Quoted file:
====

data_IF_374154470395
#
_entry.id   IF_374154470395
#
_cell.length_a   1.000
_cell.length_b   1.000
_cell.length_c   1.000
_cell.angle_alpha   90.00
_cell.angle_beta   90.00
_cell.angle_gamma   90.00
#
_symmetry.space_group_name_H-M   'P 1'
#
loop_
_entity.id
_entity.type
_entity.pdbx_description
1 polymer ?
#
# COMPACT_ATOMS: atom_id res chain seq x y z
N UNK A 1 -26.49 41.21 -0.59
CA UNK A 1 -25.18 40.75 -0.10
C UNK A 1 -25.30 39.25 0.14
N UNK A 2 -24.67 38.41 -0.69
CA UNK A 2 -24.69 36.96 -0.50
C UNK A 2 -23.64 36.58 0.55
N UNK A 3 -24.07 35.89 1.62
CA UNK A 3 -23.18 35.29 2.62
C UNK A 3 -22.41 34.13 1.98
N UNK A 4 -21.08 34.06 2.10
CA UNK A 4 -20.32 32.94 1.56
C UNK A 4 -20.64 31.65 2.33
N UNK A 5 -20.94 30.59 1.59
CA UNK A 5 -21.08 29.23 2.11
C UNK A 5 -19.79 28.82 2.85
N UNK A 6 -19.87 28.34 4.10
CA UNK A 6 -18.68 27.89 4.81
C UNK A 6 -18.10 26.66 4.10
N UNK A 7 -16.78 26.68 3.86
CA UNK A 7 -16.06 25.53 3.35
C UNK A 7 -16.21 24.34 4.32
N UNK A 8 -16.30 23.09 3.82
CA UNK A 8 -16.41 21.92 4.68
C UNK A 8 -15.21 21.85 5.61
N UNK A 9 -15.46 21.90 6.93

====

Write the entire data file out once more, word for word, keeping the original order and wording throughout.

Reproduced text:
data_IF_374154470395
#
_entry.id   IF_374154470395
#
_cell.length_a   1.000
_cell.length_b   1.000
_cell.length_c   1.000
_cell.angle_alpha   90.00
_cell.angle_beta   90.00
_cell.angle_gamma   90.00
#
_symmetry.space_group_name_H-M   'P 1'
#
loop_
_entity.id
_entity.type
_entity.pdbx_description
1 polymer ?
#
# COMPACT_ATOMS: atom_id res chain seq x y z
N UNK A 1 -26.49 41.21 -0.59
CA UNK A 1 -25.18 40.75 -0.10
C UNK A 1 -25.30 39.25 0.14
N UNK A 2 -24.67 38.41 -0.69
CA UNK A 2 -24.69 36.96 -0.50
C UNK A 2 -23.64 36.58 0.55
N UNK A 3 -24.07 35.89 1.62
CA UNK A 3 -23.18 35.29 2.62
C UNK A 3 -22.41 34.13 1.98
N UNK A 4 -21.08 34.06 2.10
CA UNK A 4 -20.32 32.94 1.56
C UNK A 4 -20.64 31.65 2.33
N UNK A 5 -20.94 30.59 1.59
CA UNK A 5 -21.08 29.23 2.11
C UNK A 5 -19.79 28.82 2.85
N UNK A 6 -19.87 28.34 4.10
CA UNK A 6 -18.68 27.89 4.81
C UNK A 6 -18.10 26.66 4.10
N UNK A 7 -16.78 26.68 3.86
CA UNK A 7 -16.06 25.53 3.35
C UNK A 7 -16.21 24.34 4.32
N UNK A 8 -16.30 23.09 3.82
CA UNK A 8 -16.41 21.92 4.68
C UNK A 8 -15.21 21.85 5.61
N UNK A 9 -15.46 21.90 6.93